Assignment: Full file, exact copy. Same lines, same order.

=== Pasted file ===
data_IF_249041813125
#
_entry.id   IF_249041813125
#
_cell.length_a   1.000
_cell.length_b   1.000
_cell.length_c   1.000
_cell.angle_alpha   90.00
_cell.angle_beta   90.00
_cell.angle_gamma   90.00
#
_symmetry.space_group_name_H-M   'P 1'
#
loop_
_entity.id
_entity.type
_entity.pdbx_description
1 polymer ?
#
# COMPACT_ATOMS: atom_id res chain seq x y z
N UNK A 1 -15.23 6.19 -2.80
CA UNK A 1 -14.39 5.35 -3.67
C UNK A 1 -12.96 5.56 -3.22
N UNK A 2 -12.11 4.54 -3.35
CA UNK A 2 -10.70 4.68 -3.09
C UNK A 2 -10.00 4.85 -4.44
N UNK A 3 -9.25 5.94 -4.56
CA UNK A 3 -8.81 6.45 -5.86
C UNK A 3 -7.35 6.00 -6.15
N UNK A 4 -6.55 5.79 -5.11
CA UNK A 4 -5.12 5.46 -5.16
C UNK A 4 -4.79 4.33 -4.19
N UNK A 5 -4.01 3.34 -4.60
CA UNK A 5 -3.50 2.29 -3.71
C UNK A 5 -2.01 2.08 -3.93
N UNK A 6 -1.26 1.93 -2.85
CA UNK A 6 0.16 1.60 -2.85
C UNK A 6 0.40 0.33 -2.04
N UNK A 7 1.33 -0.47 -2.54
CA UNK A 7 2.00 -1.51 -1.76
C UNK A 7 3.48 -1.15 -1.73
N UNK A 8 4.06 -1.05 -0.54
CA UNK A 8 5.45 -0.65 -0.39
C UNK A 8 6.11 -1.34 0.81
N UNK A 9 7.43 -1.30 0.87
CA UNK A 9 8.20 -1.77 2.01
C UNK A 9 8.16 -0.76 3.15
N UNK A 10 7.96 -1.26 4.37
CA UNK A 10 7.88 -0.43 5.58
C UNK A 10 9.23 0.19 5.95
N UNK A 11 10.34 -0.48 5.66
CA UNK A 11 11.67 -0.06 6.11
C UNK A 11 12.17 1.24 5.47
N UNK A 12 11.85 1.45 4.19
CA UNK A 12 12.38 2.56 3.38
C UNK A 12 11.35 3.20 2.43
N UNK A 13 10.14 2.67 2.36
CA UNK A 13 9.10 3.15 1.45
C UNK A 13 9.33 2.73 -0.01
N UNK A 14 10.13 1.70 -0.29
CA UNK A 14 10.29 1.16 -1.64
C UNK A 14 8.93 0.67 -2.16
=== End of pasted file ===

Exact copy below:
data_IF_249041813125
#
_entry.id   IF_249041813125
#
_cell.length_a   1.000
_cell.length_b   1.000
_cell.length_c   1.000
_cell.angle_alpha   90.00
_cell.angle_beta   90.00
_cell.angle_gamma   90.00
#
_symmetry.space_group_name_H-M   'P 1'
#
loop_
_entity.id
_entity.type
_entity.pdbx_description
1 polymer ?
#
# COMPACT_ATOMS: atom_id res chain seq x y z
N UNK A 1 -15.23 6.19 -2.80
CA UNK A 1 -14.39 5.35 -3.67
C UNK A 1 -12.96 5.56 -3.22
N UNK A 2 -12.11 4.54 -3.35
CA UNK A 2 -10.70 4.68 -3.09
C UNK A 2 -10.00 4.85 -4.44
N UNK A 3 -9.25 5.94 -4.56
CA UNK A 3 -8.81 6.45 -5.86
C UNK A 3 -7.35 6.00 -6.15
N UNK A 4 -6.55 5.79 -5.11
CA UNK A 4 -5.12 5.46 -5.16
C UNK A 4 -4.79 4.33 -4.19
N UNK A 5 -4.01 3.34 -4.60
CA UNK A 5 -3.50 2.29 -3.71
C UNK A 5 -2.01 2.08 -3.93
N UNK A 6 -1.26 1.93 -2.85
CA UNK A 6 0.16 1.60 -2.85
C UNK A 6 0.40 0.33 -2.04
N UNK A 7 1.33 -0.47 -2.54
CA UNK A 7 2.00 -1.51 -1.76
C UNK A 7 3.48 -1.15 -1.73
N UNK A 8 4.06 -1.05 -0.54
CA UNK A 8 5.45 -0.65 -0.39
C UNK A 8 6.11 -1.34 0.81
N UNK A 9 7.43 -1.30 0.87
CA UNK A 9 8.20 -1.77 2.01
C UNK A 9 8.16 -0.76 3.15
N UNK A 10 7.96 -1.26 4.37
CA UNK A 10 7.88 -0.43 5.58
C UNK A 10 9.23 0.19 5.95
N UNK A 11 10.34 -0.48 5.66
CA UNK A 11 11.67 -0.06 6.11
C UNK A 11 12.17 1.24 5.47
N UNK A 12 11.85 1.45 4.19
CA UNK A 12 12.38 2.56 3.38
C UNK A 12 11.35 3.20 2.43
N UNK A 13 10.14 2.67 2.36
CA UNK A 13 9.10 3.15 1.45
C UNK A 13 9.33 2.73 -0.01
N UNK A 14 10.13 1.70 -0.29
CA UNK A 14 10.29 1.16 -1.64
C UNK A 14 8.93 0.67 -2.16